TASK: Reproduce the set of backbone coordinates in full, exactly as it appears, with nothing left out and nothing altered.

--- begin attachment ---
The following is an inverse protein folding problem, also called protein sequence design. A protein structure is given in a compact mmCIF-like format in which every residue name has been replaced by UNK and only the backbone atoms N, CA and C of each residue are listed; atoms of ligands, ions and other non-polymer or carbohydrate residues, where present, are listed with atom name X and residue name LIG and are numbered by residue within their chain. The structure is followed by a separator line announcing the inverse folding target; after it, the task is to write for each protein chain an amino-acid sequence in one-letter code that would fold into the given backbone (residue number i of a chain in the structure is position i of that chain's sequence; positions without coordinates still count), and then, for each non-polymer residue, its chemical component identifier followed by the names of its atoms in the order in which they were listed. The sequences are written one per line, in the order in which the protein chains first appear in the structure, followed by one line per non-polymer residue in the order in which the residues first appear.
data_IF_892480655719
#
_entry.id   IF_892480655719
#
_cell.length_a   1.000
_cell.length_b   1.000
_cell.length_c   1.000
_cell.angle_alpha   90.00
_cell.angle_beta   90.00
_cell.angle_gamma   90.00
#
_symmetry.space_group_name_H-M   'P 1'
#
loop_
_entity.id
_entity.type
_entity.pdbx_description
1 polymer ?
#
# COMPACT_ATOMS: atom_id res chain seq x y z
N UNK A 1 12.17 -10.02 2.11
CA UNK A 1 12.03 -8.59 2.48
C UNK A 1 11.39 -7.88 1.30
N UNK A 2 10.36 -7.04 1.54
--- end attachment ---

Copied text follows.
The following is an inverse protein folding problem, also called protein sequence design. A protein structure is given in a compact mmCIF-like format in which every residue name has been replaced by UNK and only the backbone atoms N, CA and C of each residue are listed; atoms of ligands, ions and other non-polymer or carbohydrate residues, where present, are listed with atom name X and residue name LIG and are numbered by residue within their chain. The structure is followed by a separator line announcing the inverse folding target; after it, the task is to write for each protein chain an amino-acid sequence in one-letter code that would fold into the given backbone (residue number i of a chain in the structure is position i of that chain's sequence; positions without coordinates still count), and then, for each non-polymer residue, its chemical component identifier followed by the names of its atoms in the order in which they were listed. The sequences are written one per line, in the order in which the protein chains first appear in the structure, followed by one line per non-polymer residue in the order in which the residues first appear.
data_IF_892480655719
#
_entry.id   IF_892480655719
#
_cell.length_a   1.000
_cell.length_b   1.000
_cell.length_c   1.000
_cell.angle_alpha   90.00
_cell.angle_beta   90.00
_cell.angle_gamma   90.00
#
_symmetry.space_group_name_H-M   'P 1'
#
loop_
_entity.id
_entity.type
_entity.pdbx_description
1 polymer ?
#
# COMPACT_ATOMS: atom_id res chain seq x y z
N UNK A 1 12.17 -10.02 2.11
CA UNK A 1 12.03 -8.59 2.48
C UNK A 1 11.39 -7.88 1.30
N UNK A 2 10.36 -7.04 1.54